ILO Future of Work Commission: ITUC Welcomes Calls for Revitalised Social Contract and Universal Labour Guarantee

The ITUC has welcomed calls made by the ILO Global Commission on the Future of Work for revitalisation of the Social Contract, and for all workers to be protected by a Universal Labour Guarantee which guarantees organising, collective bargaining and other fundamental workers’ rights along with health and safety at work, an adequate living wage and limits on working hours.

The report of the Commission, co-Chaired by South African President Cyril Ramaphosa and Swedish Prime Minster Stefan Löfven, was launched at the ILO Headquarters in Geneva today. Three worker representatives took part in the Commission, Luc Cortebeeck, Philip Jennings and Reema Nanavaty, along with representatives from governments, employers, academics and NGOs.

“This report is an important step on the road to the ILO Centenary Conference in June, where trade unions will be pressing for far-reaching and concrete decisions to shape a world of work that is, in the words of the Commission, human centred. It contains many important recommendations on life-long learning, support for workers to manage transitions at work, gender equality, rural and informal workers, investment in care and infrastructure, climate adjustment as well as social protection. It sets out a crucial role for public policy with governments needing to regulate and ensure the delivery of services across the board, and supports the development of new economic indicators beyond the narrow scope of GDP,” said ITUC General Secretary Sharan Burrow.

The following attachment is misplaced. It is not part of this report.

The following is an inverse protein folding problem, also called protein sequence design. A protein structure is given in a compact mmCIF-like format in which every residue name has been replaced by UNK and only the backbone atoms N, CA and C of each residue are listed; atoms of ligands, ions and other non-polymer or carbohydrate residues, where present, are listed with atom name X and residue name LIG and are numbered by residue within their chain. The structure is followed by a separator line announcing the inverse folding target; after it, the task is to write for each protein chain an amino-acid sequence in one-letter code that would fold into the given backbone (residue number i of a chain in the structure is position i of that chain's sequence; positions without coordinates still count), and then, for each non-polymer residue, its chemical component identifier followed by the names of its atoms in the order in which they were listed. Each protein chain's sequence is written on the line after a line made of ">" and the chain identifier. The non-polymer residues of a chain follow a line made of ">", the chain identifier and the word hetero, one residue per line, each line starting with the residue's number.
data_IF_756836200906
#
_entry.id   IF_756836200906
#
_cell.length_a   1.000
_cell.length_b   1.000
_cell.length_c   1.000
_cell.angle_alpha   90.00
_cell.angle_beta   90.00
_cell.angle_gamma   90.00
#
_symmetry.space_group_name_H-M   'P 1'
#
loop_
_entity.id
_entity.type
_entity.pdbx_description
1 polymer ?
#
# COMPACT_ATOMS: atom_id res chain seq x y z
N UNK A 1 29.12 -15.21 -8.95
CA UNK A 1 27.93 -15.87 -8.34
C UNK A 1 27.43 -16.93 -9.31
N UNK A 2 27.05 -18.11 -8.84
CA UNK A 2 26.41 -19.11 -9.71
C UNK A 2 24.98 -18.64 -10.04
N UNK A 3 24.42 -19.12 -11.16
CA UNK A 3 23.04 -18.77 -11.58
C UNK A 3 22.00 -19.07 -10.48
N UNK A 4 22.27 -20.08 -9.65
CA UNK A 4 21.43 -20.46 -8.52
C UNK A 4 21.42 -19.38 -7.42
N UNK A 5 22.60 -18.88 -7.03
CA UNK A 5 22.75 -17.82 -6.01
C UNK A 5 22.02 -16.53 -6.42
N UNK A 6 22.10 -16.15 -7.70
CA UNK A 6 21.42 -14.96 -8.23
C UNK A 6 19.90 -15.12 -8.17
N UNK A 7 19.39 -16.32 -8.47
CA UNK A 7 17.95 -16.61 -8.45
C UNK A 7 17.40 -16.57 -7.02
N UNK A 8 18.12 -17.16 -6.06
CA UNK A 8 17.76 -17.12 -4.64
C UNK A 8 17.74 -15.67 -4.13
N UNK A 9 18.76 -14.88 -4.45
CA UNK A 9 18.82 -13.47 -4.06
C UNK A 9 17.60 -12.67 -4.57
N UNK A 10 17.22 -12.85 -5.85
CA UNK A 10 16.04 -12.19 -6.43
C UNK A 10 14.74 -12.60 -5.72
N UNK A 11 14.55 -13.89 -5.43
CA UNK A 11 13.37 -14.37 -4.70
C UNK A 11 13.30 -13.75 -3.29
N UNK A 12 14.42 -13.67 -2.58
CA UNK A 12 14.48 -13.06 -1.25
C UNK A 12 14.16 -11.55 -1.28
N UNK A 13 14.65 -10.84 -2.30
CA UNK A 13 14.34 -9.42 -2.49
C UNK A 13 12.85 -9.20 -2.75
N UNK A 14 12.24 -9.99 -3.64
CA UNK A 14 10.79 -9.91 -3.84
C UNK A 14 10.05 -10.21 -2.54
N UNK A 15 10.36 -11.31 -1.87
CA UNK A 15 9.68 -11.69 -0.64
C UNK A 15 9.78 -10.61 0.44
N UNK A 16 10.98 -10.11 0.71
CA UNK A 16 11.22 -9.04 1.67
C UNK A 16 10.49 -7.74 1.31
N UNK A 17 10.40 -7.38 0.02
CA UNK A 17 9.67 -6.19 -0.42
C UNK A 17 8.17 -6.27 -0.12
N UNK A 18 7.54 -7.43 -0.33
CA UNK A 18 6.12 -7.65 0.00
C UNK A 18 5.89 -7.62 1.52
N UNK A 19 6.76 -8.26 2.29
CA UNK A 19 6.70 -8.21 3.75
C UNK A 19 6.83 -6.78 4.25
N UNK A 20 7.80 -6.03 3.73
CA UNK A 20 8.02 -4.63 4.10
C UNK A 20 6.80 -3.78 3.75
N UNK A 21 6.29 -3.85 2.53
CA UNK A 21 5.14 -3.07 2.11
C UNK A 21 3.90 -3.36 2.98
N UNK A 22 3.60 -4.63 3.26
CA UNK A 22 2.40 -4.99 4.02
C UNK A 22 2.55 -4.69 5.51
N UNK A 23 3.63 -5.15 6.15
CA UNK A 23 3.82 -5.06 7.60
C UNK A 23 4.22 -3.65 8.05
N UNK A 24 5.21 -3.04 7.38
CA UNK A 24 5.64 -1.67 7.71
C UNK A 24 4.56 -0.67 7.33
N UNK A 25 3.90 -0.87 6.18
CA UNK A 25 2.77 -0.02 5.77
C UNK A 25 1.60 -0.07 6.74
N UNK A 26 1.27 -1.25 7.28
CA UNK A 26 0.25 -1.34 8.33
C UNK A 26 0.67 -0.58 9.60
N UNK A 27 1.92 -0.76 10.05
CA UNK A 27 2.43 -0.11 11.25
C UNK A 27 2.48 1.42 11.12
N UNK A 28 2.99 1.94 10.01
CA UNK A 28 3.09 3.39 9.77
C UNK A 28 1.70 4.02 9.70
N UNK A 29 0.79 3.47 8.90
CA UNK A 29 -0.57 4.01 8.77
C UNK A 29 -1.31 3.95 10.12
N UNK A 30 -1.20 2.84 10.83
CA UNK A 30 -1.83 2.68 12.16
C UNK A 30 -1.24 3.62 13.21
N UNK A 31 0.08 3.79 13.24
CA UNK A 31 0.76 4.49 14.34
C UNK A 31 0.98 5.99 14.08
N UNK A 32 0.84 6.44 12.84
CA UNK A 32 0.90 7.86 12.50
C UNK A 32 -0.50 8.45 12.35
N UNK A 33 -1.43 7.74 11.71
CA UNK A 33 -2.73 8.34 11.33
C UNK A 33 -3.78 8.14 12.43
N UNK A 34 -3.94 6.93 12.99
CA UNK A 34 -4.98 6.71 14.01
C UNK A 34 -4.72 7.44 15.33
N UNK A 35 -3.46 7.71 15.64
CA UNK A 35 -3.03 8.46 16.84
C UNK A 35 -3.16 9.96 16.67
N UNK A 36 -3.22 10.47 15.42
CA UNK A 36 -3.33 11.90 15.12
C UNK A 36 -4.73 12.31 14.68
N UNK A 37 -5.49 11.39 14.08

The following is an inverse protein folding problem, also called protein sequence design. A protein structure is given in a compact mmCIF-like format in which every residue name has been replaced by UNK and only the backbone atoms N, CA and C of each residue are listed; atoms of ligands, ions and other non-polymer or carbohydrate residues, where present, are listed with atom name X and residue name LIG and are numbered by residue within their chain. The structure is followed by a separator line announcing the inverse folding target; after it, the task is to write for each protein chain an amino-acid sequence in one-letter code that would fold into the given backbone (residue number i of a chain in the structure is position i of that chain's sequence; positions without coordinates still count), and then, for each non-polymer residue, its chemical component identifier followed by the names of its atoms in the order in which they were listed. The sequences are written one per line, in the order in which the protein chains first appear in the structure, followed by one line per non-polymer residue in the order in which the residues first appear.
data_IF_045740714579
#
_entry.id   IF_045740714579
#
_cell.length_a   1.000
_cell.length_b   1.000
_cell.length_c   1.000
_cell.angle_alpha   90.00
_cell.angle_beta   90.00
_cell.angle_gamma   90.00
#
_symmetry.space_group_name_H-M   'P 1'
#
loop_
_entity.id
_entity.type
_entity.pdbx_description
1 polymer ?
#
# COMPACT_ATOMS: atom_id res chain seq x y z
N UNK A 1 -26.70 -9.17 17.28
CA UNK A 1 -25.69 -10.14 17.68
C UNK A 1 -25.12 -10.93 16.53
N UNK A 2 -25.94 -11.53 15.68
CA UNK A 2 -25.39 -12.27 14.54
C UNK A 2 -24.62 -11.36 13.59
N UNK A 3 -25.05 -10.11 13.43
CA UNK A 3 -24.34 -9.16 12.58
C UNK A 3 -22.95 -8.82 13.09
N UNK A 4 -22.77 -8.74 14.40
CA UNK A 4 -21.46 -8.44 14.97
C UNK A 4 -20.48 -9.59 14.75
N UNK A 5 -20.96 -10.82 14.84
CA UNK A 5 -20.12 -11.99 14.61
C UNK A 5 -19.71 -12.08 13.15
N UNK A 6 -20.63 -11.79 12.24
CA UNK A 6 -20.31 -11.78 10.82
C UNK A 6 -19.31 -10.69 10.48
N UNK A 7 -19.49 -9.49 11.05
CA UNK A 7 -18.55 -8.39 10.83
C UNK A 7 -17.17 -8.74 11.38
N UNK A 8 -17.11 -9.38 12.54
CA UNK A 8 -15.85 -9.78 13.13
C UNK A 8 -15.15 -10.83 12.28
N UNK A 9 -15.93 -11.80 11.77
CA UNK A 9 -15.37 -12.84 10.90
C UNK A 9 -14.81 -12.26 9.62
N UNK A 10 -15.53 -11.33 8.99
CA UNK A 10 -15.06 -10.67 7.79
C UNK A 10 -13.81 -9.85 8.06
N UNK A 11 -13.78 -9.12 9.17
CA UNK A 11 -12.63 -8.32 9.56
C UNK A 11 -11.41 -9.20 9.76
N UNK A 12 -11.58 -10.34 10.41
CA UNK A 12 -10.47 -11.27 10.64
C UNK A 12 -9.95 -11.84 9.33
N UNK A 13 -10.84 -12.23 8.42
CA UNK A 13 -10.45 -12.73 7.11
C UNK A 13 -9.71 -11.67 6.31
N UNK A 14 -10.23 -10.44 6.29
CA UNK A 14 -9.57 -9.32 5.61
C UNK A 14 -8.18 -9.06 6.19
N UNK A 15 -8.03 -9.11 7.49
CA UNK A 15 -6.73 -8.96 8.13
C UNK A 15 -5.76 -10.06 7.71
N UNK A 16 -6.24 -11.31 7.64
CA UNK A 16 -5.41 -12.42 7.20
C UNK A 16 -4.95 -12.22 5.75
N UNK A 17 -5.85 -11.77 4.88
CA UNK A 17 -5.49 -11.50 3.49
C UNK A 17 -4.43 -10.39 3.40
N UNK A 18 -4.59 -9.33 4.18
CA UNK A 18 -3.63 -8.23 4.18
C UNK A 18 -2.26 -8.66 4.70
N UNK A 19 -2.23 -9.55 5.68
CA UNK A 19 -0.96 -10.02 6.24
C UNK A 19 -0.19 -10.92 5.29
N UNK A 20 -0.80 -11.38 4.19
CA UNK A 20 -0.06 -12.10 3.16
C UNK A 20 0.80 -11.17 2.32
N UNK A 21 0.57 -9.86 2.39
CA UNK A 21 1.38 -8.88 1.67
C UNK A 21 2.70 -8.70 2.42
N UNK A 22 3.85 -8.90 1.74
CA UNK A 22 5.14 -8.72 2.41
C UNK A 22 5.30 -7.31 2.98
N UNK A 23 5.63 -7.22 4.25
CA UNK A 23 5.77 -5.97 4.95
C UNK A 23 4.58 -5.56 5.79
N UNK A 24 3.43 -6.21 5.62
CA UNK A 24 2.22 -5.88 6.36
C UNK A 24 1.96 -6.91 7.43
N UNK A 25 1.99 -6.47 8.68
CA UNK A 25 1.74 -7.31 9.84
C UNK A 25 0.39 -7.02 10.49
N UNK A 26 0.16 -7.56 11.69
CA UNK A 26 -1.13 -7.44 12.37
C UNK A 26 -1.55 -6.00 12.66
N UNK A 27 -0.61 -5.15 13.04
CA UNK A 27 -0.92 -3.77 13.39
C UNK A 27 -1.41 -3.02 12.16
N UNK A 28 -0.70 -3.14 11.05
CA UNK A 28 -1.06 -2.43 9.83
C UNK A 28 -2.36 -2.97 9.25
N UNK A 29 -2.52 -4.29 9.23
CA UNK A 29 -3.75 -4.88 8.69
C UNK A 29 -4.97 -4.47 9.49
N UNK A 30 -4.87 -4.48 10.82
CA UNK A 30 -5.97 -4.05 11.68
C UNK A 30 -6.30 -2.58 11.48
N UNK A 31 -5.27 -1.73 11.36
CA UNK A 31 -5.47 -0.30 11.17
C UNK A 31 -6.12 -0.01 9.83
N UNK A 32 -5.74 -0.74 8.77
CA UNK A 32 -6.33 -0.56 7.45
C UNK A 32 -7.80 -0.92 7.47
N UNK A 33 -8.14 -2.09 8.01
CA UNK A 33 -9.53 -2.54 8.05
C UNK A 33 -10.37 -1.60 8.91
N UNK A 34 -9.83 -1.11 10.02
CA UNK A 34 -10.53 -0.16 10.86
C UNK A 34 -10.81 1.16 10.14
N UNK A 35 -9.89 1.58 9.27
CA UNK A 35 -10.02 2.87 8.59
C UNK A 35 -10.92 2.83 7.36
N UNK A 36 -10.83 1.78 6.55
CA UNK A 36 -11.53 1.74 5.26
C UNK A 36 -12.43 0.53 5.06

Luc Cortebeeck said: “The Commission recognised that the way globalisation left behind the majority of workers in the world cannot be repeated with the Future of Work. Regulation and protection of workers’ rights is a must for the new forms of work. The employment relationship remains the centrepiece of labour protection and the Commission recommends the establishment of a Universal Labour Guarantee, with freedom of association, collective bargaining, freedom from forced labour, child labour and discrimination, and very importantly: an adequate living wage, limits on hours of work and safe and healthy workplaces.”